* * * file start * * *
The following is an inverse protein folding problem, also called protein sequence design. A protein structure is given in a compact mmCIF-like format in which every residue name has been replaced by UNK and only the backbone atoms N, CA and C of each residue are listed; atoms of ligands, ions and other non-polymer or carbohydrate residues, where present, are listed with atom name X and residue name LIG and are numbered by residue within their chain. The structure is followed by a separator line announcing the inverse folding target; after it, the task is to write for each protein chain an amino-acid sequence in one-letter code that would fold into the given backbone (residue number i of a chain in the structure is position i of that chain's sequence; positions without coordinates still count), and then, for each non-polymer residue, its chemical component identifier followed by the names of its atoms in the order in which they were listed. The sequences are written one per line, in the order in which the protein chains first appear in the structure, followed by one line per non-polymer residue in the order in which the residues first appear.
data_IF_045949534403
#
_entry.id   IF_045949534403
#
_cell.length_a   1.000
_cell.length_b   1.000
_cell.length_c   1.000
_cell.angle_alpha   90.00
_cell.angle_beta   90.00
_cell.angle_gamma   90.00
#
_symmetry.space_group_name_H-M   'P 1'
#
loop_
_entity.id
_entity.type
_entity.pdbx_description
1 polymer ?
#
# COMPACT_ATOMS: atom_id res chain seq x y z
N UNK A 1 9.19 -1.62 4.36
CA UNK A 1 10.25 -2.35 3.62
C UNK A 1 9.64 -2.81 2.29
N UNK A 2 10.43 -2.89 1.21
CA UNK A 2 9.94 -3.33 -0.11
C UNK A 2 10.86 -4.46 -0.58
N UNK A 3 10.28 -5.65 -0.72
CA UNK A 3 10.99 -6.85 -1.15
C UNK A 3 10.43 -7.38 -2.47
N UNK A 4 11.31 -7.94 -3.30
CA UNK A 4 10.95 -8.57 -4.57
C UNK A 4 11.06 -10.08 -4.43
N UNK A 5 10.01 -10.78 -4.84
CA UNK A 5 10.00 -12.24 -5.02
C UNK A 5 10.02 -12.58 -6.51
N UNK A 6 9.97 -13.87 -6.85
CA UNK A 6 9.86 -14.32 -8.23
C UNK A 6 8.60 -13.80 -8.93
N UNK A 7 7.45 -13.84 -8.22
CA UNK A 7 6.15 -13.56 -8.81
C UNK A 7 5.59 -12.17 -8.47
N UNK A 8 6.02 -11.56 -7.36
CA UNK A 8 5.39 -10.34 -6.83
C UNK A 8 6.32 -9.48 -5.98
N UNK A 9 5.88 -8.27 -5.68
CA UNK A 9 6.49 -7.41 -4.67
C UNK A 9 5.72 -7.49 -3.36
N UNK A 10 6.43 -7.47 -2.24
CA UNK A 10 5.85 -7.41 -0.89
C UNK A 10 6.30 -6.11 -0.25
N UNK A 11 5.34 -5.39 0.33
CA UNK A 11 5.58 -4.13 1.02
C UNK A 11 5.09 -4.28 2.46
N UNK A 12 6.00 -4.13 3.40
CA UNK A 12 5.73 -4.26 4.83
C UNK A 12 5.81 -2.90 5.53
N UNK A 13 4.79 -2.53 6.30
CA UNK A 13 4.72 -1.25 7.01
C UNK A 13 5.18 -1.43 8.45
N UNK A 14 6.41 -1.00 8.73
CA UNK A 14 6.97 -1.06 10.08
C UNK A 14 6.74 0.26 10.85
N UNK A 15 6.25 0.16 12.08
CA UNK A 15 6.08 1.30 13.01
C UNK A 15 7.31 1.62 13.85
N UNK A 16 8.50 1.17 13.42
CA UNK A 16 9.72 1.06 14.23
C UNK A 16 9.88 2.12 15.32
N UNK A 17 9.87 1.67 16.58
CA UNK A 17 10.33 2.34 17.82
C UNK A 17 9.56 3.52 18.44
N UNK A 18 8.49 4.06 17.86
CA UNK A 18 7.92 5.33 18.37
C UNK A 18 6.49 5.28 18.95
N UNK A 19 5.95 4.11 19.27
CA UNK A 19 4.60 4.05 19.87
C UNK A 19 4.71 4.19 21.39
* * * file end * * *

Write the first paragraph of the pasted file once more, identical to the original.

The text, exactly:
The following is an inverse protein folding problem, also called protein sequence design. A protein structure is given in a compact mmCIF-like format in which every residue name has been replaced by UNK and only the backbone atoms N, CA and C of each residue are listed; atoms of ligands, ions and other non-polymer or carbohydrate residues, where present, are listed with atom name X and residue name LIG and are numbered by residue within their chain. The structure is followed by a separator line announcing the inverse folding target; after it, the task is to write for each protein chain an amino-acid sequence in one-letter code that would fold into the given backbone (residue number i of a chain in the structure is position i of that chain's sequence; positions without coordinates still count), and then, for each non-polymer residue, its chemical component identifier followed by the names of its atoms in the order in which they were listed. The sequences are written one per line, in the order in which the protein chains first appear in the structure, followed by one line per non-polymer residue in the order in which the residues first appear.